Large population study fails to find causal link between assisted reproduction and ovarian cancer
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Barcelona, 3 July 2018: Following concerns over many years that hormonal stimulation of the ovaries necessary for IVF may increase the risk of ovarian cancer, a nationwide cohort study from Denmark has now concluded that any perceived increase in risk is actually a statistical bias resulting from vigilant diagnosis at the time of treatment. The investigators were unable to make any causal association between the treatment and fertility drugs used and any excess risk of ovarian cancer.

The study matched every woman having IVF in Denmark between 1994 and 2015 with ten women from the background population and in its analysis found that assisted reproduction treatment (ART) “was not associated with a long-term increased risk of ovarian cancer which would be expected if caused by ovarian stimulating hormones”.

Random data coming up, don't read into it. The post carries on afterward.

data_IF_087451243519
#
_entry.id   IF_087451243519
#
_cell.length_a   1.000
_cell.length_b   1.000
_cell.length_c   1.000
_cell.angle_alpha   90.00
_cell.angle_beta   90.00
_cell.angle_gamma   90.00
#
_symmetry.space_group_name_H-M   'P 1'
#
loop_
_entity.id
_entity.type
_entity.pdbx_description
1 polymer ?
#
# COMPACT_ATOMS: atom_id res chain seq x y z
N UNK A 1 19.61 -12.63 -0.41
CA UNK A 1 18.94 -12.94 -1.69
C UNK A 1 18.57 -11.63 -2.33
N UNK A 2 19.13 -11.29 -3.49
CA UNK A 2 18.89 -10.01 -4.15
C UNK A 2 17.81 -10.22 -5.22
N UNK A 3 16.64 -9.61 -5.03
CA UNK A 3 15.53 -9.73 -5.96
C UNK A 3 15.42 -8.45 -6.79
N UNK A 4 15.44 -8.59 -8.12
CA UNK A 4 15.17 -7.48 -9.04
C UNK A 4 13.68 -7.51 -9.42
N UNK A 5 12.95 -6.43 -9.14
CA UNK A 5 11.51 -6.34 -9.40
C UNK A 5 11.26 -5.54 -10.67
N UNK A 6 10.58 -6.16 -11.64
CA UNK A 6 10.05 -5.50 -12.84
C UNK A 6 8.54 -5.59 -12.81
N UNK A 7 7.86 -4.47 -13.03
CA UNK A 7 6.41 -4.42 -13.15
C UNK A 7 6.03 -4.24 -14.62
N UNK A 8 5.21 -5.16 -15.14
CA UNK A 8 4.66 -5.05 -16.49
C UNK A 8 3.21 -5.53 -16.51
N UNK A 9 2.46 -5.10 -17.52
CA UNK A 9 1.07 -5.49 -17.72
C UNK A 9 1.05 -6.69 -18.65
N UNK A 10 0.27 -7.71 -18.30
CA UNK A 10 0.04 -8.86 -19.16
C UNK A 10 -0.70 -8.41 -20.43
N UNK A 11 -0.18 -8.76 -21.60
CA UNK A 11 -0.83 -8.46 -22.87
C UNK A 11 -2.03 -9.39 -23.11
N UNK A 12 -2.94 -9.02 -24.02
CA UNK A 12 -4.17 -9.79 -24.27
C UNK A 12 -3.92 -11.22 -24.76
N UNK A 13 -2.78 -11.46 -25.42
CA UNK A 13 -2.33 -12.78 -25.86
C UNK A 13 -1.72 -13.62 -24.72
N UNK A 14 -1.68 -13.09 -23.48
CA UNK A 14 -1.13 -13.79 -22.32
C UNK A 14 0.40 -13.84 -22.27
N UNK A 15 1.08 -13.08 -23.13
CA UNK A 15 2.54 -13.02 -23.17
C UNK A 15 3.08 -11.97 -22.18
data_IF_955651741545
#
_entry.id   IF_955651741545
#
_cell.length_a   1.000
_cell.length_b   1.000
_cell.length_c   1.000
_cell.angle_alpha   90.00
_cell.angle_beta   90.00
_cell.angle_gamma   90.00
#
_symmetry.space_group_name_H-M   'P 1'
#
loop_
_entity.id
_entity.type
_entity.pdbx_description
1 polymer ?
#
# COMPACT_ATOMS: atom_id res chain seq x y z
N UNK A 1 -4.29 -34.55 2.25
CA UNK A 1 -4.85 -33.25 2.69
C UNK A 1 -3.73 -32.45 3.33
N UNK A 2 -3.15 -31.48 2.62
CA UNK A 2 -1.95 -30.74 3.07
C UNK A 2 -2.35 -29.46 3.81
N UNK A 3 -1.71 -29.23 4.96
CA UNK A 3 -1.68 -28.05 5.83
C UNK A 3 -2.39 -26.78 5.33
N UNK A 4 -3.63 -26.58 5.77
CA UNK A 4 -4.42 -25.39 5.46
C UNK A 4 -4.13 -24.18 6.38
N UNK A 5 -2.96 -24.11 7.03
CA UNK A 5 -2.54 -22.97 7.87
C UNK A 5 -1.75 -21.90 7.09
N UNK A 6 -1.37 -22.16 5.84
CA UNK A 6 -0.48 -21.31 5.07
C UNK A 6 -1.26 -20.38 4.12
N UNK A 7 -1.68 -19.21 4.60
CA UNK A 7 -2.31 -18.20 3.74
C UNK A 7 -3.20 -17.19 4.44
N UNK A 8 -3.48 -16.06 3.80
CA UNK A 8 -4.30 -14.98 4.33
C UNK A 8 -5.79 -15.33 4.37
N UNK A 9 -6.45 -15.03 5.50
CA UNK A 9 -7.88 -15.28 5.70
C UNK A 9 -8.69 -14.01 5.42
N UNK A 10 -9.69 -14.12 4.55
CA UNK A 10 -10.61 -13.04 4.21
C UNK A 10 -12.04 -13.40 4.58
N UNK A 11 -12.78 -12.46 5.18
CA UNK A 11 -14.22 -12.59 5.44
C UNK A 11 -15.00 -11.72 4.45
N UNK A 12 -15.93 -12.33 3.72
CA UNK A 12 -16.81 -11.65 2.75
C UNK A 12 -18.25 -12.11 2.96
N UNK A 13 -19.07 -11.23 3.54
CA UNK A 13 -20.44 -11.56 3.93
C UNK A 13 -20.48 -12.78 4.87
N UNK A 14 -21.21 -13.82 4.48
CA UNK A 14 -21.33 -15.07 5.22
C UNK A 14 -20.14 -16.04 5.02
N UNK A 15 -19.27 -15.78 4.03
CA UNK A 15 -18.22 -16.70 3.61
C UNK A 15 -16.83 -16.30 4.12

Results of this study, which finally included 58,472 women treated with IVF or ICSI and 549,210 non-treatment women, are presented today at the 34th Annual Meeting of ESHRE in Barcelona by gynaecologist Professor Anja Pinborg of the Fertility Department at Rigshospitalet, Copenhagen University Hospital, in Denmark. Each of the women were followed-up until a first cancer diagnosis, death or end of study period in 2015.

Results did show a slightly higher

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